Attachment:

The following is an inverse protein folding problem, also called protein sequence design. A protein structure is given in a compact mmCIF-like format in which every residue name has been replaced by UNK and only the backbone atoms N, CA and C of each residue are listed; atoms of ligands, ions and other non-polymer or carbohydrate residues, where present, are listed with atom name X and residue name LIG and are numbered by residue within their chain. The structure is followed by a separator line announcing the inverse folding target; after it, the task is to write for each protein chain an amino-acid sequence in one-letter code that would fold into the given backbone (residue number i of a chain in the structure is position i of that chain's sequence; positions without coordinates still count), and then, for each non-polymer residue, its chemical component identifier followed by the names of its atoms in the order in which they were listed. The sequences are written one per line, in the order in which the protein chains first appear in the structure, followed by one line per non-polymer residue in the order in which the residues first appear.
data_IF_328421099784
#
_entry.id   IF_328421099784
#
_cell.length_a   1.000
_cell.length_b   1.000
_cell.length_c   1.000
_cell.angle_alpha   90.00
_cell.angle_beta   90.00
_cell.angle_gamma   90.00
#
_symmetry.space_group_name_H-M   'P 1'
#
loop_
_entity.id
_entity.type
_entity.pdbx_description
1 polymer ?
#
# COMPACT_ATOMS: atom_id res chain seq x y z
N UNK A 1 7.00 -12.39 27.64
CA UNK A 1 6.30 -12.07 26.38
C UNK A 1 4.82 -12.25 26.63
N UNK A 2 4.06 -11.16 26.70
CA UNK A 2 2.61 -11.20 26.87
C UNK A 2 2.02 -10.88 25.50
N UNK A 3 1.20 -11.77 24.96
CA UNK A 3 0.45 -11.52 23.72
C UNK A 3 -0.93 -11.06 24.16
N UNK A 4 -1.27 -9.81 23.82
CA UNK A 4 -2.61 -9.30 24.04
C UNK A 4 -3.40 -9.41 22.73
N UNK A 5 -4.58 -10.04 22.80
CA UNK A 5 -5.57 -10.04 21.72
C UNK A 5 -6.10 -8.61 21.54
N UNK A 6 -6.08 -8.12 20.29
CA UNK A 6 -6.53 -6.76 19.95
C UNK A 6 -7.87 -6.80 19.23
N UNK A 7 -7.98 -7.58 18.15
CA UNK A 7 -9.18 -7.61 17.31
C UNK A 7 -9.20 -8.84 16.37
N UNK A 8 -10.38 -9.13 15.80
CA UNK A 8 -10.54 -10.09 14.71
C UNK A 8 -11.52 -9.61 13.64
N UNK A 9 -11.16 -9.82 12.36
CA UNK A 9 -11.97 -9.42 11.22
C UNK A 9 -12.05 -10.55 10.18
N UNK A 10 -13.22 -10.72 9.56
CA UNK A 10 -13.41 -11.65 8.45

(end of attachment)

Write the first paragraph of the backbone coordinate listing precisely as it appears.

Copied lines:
The following is an inverse protein folding problem, also called protein sequence design. A protein structure is given in a compact mmCIF-like format in which every residue name has been replaced by UNK and only the backbone atoms N, CA and C of each residue are listed; atoms of ligands, ions and other non-polymer or carbohydrate residues, where present, are listed with atom name X and residue name LIG and are numbered by residue within their chain. The structure is followed by a separator line announcing the inverse folding target; after it, the task is to write for each protein chain an amino-acid sequence in one-letter code that would fold into the given backbone (residue number i of a chain in the structure is position i of that chain's sequence; positions without coordinates still count), and then, for each non-polymer residue, its chemical component identifier followed by the names of its atoms in the order in which they were listed. The sequences are written one per line, in the order in which the protein chains first appear in the structure, followed by one line per non-polymer residue in the order in which the residues first appear.